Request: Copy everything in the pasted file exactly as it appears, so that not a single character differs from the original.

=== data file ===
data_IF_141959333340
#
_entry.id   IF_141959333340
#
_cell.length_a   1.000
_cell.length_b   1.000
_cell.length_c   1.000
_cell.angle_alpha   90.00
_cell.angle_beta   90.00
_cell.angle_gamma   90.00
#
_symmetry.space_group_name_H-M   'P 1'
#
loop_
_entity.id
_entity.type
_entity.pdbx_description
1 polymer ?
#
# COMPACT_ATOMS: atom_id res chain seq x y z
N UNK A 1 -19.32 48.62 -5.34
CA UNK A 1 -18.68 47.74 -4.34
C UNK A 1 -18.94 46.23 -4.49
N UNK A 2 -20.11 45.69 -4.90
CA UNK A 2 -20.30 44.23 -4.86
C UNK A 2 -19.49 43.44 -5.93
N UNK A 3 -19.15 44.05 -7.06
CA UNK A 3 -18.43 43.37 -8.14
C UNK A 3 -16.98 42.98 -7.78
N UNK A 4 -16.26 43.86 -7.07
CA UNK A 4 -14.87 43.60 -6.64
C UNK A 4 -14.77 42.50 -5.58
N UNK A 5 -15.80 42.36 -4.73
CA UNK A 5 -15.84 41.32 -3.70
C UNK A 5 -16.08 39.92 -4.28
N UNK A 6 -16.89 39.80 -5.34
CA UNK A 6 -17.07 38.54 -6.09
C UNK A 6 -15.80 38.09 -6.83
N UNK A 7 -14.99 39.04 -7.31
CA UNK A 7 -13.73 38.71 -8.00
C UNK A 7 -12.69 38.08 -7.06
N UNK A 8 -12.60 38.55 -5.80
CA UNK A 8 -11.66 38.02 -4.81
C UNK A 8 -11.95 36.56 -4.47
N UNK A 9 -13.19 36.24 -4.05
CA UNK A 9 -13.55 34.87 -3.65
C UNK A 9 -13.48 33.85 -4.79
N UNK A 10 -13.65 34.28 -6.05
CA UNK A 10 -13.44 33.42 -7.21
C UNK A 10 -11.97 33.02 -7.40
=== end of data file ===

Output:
data_IF_141959333340
#
_entry.id   IF_141959333340
#
_cell.length_a   1.000
_cell.length_b   1.000
_cell.length_c   1.000
_cell.angle_alpha   90.00
_cell.angle_beta   90.00
_cell.angle_gamma   90.00
#
_symmetry.space_group_name_H-M   'P 1'
#
loop_
_entity.id
_entity.type
_entity.pdbx_description
1 polymer ?
#
# COMPACT_ATOMS: atom_id res chain seq x y z
N UNK A 1 -19.32 48.62 -5.34
CA UNK A 1 -18.68 47.74 -4.34
C UNK A 1 -18.94 46.23 -4.49
N UNK A 2 -20.11 45.69 -4.90
CA UNK A 2 -20.30 44.23 -4.86
C UNK A 2 -19.49 43.44 -5.93
N UNK A 3 -19.15 44.05 -7.06
CA UNK A 3 -18.43 43.37 -8.14
C UNK A 3 -16.98 42.98 -7.78
N UNK A 4 -16.26 43.86 -7.07
CA UNK A 4 -14.87 43.60 -6.64
C UNK A 4 -14.77 42.50 -5.58
N UNK A 5 -15.80 42.36 -4.73
CA UNK A 5 -15.84 41.32 -3.70
C UNK A 5 -16.08 39.92 -4.28
N UNK A 6 -16.89 39.80 -5.34
CA UNK A 6 -17.07 38.54 -6.09
C UNK A 6 -15.80 38.09 -6.83
N UNK A 7 -14.99 39.04 -7.31
CA UNK A 7 -13.73 38.71 -8.00
C UNK A 7 -12.69 38.08 -7.06
N UNK A 8 -12.60 38.55 -5.80
CA UNK A 8 -11.66 38.02 -4.81
C UNK A 8 -11.95 36.56 -4.47
N UNK A 9 -13.19 36.24 -4.05
CA UNK A 9 -13.55 34.87 -3.65
C UNK A 9 -13.48 33.85 -4.79
N UNK A 10 -13.65 34.28 -6.05
CA UNK A 10 -13.44 33.42 -7.21
C UNK A 10 -11.97 33.02 -7.40